Figure 1

ASPS kindred 2174. Horne-Östberg scores are shown below individuals. The dotted line marks a branch (branch 3) where the ASPS phenotype does not cosegregate with the mutation. Circles, women; squares, men; filled circles and squares, affected individuals; empty circles and squares, unaffected individuals. Unknown individuals (not meeting strict criteria for being “affected” or “unaffected”) were eliminated from this pedigree for the sake of simplicity.

A maximum lod score of ∼3 was identified for marker D8S366, but extensive genotyping of this region revealed this to be a false positive (12). An examination of telomeric markers for each chromosome (because the high rate of recombination at telomeres may have obscured linkage with the initial marker set) revealed a single marker, D2S395, on chromosome 2qter that was linked to FASPS in kindred 2174 (maximum lod score of 5.25 at θ = 0.00). Simultaneously, an additional set of 400 genome-wide markers from the ABI PRISM LMS-MD10 Linkage Mapping set was used to expand the genome-wide coverage to 600 markers spaced at an average of 7-cM intervals. D2S125, the marker in this set nearest to D2S395, had a maximum lod score of 1.75 at θ = 0.10 but, otherwise, analysis of this data set did not reveal any other loci with significant lod scores. We also performed manual linkage analysis with seven additional markers previously localized to a 19-cM region of chromosome 2qter (13,14). Evaluation of K2174 with the additional markers yielded a maximum lod score of 3.81 at θ = 0.05. For each of these markers, we found that individuals initially classified as affected in branch 3 carried a different allele than the one segregating with ASPS in the rest of the family (Fig. 1). The haplotype generated using these markers cosegregated with ASPS in all affected individuals of K2174 except those in branch 3.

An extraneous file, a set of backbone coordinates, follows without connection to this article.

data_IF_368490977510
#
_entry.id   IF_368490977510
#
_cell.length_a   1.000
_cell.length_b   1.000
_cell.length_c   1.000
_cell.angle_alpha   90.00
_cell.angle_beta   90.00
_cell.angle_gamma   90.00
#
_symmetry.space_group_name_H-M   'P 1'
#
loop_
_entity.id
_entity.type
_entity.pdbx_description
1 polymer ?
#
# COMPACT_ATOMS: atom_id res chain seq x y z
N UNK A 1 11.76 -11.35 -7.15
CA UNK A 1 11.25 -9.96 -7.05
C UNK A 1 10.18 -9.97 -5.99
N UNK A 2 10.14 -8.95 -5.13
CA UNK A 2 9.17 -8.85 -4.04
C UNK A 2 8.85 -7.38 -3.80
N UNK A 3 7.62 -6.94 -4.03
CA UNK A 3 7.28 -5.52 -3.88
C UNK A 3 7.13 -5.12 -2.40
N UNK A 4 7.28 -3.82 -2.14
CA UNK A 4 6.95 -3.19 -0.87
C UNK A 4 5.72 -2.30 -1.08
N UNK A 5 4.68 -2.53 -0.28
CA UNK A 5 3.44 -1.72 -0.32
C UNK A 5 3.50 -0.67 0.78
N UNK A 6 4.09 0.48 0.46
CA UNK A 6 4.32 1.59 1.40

A homolog (hPer2) of the Drosophila periodgene resides on chromosome 2qter and is an excellent candidate gene for FASPS. Of the three human period homologs, hPer2is the most similar to dper (15). In addition, mutations in Per in the fly (16) and in the mouse (mPer) (17) produce a similar short period phenotype. In humans (and other animals), short period mutations are predicted to phase-advance circadian rhythms under entrained conditions (18, 19). Furthemore, unlike mPer1 and mPer3, the phase response curve for light induction of mPer2 RNA is maximal at CT 14 (20) when phase delays are elicited by light. This is consistent with a predominantly phase delay function for mPER2. Thus, a loss-of-function mutation in hPER2 could, theoretically, lead to a phase advance.

The localization of hPer2 on chromosome 2qter was confirmed by isolating a BAC clone (552H8, CITB human BAC library) containing the hPer2 gene for use in fluorescence in situ hybridization experiments (21). This BAC mapped to the tip of chromosome 2q (12). In addition, we used a polymorphism in hPer2 to genotype K2174 and performed two-point linkage mapping with nine markers noted previously (13). A recombination demonstrated the hPer2 gene to be distal to marker D2S338. The haplotype of the remaining eight markers was fully linked to hPer2 in this family. The individuals in branch 3 were considered to represent phenocopies, and mutation analysis of hPer2 was performed.

Human Per2 comprises 23 exons (Fig. 2A) (22). A sequencing error of the hPer2 cDNA (GenBank accession number, NM 003894) was identified; the reported cDNA has a missing base at position 3652 that shifts the reading frame, predicting translation of 69 amino acids that are not homologous to other PER proteins before the stop codon. With the corrected sequence, the region 3′ of that base encodes 78 amino acids that are 64% identical to mPER2.